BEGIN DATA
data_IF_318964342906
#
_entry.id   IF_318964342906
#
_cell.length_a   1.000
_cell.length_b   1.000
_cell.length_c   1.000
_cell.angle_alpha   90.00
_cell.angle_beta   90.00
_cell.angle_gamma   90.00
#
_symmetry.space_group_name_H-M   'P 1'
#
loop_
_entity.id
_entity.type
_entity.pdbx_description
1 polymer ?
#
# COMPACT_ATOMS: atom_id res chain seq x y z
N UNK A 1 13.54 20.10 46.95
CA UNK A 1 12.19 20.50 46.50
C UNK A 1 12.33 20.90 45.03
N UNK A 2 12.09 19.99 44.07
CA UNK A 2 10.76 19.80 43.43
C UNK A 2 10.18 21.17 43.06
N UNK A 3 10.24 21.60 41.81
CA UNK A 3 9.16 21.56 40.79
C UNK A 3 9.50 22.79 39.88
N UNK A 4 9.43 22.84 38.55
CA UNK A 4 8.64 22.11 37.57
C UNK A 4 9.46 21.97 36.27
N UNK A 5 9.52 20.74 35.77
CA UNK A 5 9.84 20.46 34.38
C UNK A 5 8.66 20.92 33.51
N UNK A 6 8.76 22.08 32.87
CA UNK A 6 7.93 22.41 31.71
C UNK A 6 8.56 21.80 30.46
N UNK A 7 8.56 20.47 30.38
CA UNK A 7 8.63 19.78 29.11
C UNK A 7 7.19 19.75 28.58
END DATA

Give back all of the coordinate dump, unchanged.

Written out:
data_IF_318964342906
#
_entry.id   IF_318964342906
#
_cell.length_a   1.000
_cell.length_b   1.000
_cell.length_c   1.000
_cell.angle_alpha   90.00
_cell.angle_beta   90.00
_cell.angle_gamma   90.00
#
_symmetry.space_group_name_H-M   'P 1'
#
loop_
_entity.id
_entity.type
_entity.pdbx_description
1 polymer ?
#
# COMPACT_ATOMS: atom_id res chain seq x y z
N UNK A 1 13.54 20.10 46.95
CA UNK A 1 12.19 20.50 46.50
C UNK A 1 12.33 20.90 45.03
N UNK A 2 12.09 19.99 44.07
CA UNK A 2 10.76 19.80 43.43
C UNK A 2 10.18 21.17 43.06
N UNK A 3 10.24 21.60 41.81
CA UNK A 3 9.16 21.56 40.79
C UNK A 3 9.50 22.79 39.88
N UNK A 4 9.43 22.84 38.55
CA UNK A 4 8.64 22.11 37.57
C UNK A 4 9.46 21.97 36.27
N UNK A 5 9.52 20.74 35.77
CA UNK A 5 9.84 20.46 34.38
C UNK A 5 8.66 20.92 33.51
N UNK A 6 8.76 22.08 32.87
CA UNK A 6 7.93 22.41 31.71
C UNK A 6 8.56 21.80 30.46
N UNK A 7 8.56 20.47 30.38
CA UNK A 7 8.63 19.78 29.11
C UNK A 7 7.19 19.75 28.58